106 Nidd II 83,21 and Pj II 52,11; references already noted by Clarke 2014: 7 and 175 note 42.
107 Ap 7,17 and its commentary Ap-a 129,14.
108 Senart 1882: 357,12, where the stanzas are spoken right before the Pratyekabuddhas enter final Nirvāna. .
109 Cowell and Neil 1886: 294,13; the stanza, counterpart to Sn 36, is here spoken by a Pratyekabuddha after having reached awakening.
110 Norman 1983b: 106 note 70 comments that the parallel in the Mahāvastu “proves that the attribution predates the schism between the Theravadins and the Mahasanghikas.” Salomon 2000: 8f points out that “various Buddhist traditions surrounding the Rhinoceros Sūtra are unanimous, where they say anything about the matter at all, in describing its verses as the inspired utterances (gāthā or udāna) of the pratyeka-buddhas.” “Some doubt exists on the part of modern scholars as to whether this association is historically original to the text or, rather, is a later interpretive imposition”. However, “it is clear that the association of the Rhinoceros Sūtra with the pratyekabuddhas had become widespread, indeed apparently unanimous, at a relatively early period, as confirmed by its attestation in both the Pali and the Sanskrit tradition.”
From the viewpoint of tradition, then, the Khaggavisāna-sutta . was apparently never meant to represent the norm for an ideal Buddhist monasticism. Instead, its purpose was to depict what happens precisely when there is no Buddhist monasticism.111 The few who reach awakening on their own during such a period become Pratyekabuddhas and, in contrast to a Buddha, do not start a monastic community of disciples.112 So the solitary lifestyle eulogized in the Khaggavisāna-sutta . , just as the Mahāsīhanāda-sutta’s depiction of the bodhisattva dwelling in total seclusion from human contact,113 does not seem to be meant to depict normative behaviour to be emulated by Buddhist monastics. There has been considerable discussion about whether the term khaggavisāna. in the title of the discourse and in the recurrent phrase eko care khaggavisānakappo .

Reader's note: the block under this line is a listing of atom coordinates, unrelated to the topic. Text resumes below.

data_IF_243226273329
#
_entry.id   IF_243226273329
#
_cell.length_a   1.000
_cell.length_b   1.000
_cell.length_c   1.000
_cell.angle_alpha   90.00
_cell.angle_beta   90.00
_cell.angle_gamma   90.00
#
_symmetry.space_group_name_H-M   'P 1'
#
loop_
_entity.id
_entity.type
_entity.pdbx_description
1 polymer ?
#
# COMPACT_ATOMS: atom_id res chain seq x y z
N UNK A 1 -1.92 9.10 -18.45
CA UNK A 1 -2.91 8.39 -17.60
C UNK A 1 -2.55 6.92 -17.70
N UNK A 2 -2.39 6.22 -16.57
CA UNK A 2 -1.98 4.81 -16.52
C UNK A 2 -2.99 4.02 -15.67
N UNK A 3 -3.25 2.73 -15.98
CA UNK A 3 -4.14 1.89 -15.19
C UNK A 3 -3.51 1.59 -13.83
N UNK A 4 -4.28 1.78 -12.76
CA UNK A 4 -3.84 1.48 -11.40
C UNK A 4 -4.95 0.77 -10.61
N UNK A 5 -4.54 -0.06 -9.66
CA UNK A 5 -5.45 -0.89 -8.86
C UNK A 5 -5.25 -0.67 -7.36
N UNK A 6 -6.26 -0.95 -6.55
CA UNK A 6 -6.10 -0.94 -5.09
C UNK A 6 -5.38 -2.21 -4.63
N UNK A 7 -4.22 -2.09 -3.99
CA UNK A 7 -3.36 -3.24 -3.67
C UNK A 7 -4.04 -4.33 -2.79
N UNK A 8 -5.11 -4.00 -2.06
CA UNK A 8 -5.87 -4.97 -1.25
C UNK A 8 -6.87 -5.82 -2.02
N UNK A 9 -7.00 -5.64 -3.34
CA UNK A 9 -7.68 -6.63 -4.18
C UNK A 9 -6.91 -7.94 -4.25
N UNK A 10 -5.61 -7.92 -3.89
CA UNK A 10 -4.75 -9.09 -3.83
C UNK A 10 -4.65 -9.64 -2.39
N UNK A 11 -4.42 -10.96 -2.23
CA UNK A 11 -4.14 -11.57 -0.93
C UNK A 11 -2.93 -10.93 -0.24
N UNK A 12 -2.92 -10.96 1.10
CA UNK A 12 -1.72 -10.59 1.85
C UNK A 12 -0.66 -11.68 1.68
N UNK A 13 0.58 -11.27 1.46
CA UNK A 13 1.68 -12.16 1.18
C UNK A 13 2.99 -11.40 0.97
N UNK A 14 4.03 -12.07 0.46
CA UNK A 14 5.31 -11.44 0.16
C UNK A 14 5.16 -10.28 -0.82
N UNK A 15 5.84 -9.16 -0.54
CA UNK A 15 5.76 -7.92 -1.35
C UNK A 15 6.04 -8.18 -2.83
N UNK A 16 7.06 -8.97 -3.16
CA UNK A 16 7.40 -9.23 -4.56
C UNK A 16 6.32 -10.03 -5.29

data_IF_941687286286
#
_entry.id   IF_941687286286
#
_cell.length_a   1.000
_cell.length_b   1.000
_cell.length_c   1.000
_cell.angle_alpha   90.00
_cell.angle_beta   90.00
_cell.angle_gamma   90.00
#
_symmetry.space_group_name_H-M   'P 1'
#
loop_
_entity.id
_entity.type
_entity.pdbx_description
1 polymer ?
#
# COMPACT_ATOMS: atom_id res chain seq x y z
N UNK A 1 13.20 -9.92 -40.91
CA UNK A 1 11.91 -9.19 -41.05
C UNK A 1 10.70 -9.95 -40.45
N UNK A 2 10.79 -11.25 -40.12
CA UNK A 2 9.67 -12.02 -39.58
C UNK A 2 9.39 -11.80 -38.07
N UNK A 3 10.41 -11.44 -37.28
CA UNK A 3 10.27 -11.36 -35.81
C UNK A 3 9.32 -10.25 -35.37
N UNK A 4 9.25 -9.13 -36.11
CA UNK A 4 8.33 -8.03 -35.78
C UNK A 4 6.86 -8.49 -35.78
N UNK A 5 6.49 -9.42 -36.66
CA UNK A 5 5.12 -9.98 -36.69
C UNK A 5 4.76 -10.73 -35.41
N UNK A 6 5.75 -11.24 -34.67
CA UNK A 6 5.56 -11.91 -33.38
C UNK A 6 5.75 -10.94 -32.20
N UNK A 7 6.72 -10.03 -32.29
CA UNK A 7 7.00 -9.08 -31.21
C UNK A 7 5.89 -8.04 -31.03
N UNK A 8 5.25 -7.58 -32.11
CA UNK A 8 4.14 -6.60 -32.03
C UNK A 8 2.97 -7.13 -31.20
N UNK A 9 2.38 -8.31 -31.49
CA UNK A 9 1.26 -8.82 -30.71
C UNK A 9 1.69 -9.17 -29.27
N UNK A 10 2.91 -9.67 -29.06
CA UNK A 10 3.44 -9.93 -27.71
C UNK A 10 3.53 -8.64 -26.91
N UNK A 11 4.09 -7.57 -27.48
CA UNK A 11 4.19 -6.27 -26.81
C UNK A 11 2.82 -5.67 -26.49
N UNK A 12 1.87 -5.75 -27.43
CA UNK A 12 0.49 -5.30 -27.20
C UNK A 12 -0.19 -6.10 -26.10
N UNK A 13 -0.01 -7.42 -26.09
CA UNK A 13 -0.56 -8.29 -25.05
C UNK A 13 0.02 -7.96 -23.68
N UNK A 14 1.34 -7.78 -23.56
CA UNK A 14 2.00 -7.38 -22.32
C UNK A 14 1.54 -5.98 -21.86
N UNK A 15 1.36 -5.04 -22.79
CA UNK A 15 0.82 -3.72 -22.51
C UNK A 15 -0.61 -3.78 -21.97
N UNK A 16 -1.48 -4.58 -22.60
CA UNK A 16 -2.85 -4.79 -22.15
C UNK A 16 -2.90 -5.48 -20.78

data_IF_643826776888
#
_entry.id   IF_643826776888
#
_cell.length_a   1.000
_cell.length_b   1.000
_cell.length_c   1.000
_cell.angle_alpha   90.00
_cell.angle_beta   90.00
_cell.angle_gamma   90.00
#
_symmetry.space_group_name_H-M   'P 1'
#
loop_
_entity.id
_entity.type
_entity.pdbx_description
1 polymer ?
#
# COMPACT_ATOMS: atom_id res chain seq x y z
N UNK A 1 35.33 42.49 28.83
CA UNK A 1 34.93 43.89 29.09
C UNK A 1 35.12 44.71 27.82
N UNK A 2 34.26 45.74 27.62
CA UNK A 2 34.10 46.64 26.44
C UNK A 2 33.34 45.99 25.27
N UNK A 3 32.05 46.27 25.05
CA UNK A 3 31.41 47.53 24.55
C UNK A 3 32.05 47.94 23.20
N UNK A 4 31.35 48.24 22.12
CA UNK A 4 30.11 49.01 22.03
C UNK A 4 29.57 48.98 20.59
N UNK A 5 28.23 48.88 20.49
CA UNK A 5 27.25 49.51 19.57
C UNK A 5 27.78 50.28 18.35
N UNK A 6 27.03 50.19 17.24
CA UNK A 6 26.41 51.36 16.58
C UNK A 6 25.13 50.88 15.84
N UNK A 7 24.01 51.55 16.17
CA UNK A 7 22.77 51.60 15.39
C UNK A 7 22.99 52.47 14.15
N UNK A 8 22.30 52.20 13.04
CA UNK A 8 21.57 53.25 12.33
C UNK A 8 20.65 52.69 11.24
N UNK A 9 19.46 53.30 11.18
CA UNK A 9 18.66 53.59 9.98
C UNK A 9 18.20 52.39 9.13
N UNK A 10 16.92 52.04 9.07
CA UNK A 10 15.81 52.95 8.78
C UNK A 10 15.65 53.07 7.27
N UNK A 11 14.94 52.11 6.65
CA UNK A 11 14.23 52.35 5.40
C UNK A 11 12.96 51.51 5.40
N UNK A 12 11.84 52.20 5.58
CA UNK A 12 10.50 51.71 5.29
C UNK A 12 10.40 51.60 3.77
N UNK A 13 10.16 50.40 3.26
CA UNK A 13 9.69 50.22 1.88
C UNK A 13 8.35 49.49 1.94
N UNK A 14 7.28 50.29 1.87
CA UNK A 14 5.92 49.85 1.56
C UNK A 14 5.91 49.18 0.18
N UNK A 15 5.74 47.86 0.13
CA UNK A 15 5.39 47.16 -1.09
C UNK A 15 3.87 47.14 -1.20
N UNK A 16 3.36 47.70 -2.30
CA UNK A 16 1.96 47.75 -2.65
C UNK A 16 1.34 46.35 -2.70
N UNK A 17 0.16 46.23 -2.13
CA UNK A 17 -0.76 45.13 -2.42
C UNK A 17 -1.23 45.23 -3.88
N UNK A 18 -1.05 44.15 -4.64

111 Based on what appears to be an implicit reference to the Buddha in Sn 54, Bronkhorst 1993/2000: 125 argues that “the Khaggavisāna Sutta . must therefore have been composed after, or at the earliest during the preaching of the Buddha. How then could it be thought of as being composed by Pratyekabuddhas?” Sn 54 appears to refer to MN 122 at MN III 110,28, where the Buddha warns Ānanda against excessive socializing. Needless to say, the point of the original passage was not that Ānanda should live an entirely solitary life, which would have left the Buddha without his attendant. Sn 54 might therefore be the result of combining this reference with the refrain eko care khaggavisānakappo . . Such a presumably later addition does not render impossible the assumption that the bulk of the discourse depicts a mode of thought believed to have been pre-Buddhist. The Apadāna, Ap 7,1, in fact explicitly introduces the Buddha as the source of information about the sayings by Pratyekabuddhas reflected in the Khaggavisāna-sutta . . This would be in line with a general attitude in tradition, reflected, e.g., in the Bodhisattvabhūmi, Wogihara 1971: 397,11, and the Cullaniddesa, Nidd II 80,1, according to which the Buddha was able to teach events that took place long ago, based on his own direct knowledge of the past. A to some extent comparable case can be seen in the Mahāpadāna-sutta and its parallels, where the present Buddha gives information about past Buddhas as well as about himself; cf. DN 14 at DN II 2,15, Fukita 2003: 34,9, DĀ 1 at T I 1c19, T 2 at T I 150a17, T 3 at T I 154b9, T 4 at T I 159b11, and EĀ 48.4 at T II 790a27. Here, too, the time when the story is told being the lifetime of the present Buddha, about whom detailed information is given, does not render it impossible for events to be reported by the same speaker that were believed to have taken place in the far distant past.
112 In the words of Ashraf 2013: 29, the motif of the Pratyekabuddha “describes the practice of a monachos, solitary monk, in contrast to the cenobite, who finds his relevance in a community of practitioners.” For a critical reply to the suggestion by Norman 1983b that the term Pratyekabuddha refers to one who awakens because of an external stimulation, pratyaya, instead of standing for one who lives a solitary life without disciples, pratyeka, cf. Anālayo 2010c: 11ff.
113 Cf. above note 50.